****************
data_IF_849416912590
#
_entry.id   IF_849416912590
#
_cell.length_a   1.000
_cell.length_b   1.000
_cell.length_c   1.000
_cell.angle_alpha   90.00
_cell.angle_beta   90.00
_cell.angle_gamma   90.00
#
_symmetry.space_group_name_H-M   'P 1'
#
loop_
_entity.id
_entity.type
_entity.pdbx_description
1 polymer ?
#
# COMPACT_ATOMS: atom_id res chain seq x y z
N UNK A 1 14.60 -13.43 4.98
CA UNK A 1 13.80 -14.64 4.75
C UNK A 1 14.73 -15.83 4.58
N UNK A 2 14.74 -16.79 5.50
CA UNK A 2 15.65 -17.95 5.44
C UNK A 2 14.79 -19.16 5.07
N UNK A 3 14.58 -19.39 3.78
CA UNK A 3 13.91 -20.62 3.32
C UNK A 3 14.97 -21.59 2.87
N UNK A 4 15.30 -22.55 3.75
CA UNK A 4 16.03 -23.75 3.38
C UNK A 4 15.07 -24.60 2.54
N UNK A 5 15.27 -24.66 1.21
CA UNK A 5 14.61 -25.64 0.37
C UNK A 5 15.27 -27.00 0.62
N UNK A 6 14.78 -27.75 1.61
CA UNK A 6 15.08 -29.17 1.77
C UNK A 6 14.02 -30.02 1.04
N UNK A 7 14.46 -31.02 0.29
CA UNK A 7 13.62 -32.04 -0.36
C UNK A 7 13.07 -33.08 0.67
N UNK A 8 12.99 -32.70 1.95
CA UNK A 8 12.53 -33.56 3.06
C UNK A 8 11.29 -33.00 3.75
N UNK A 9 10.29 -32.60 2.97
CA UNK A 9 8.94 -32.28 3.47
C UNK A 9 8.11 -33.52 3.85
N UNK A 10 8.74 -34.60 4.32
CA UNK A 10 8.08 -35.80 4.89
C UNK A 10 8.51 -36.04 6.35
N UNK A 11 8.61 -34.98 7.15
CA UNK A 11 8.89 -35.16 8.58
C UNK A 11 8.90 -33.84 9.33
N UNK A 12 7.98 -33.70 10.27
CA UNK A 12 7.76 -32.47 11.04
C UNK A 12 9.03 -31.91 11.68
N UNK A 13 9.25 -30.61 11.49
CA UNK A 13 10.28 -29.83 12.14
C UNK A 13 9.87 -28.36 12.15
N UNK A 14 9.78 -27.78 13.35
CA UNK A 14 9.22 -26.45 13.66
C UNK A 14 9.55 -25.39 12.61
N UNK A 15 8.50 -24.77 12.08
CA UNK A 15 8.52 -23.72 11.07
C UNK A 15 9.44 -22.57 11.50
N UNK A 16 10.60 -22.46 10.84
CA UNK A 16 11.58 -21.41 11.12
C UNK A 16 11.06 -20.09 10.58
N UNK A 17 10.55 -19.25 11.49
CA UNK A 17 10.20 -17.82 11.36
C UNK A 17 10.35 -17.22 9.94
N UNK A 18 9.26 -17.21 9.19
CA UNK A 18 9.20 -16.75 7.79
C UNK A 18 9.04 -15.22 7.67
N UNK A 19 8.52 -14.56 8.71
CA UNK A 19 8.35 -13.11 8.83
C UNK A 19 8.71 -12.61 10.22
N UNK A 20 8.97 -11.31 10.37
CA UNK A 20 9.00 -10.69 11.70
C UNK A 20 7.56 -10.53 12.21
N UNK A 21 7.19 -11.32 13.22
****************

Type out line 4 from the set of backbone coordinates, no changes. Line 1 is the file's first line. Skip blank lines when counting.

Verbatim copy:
#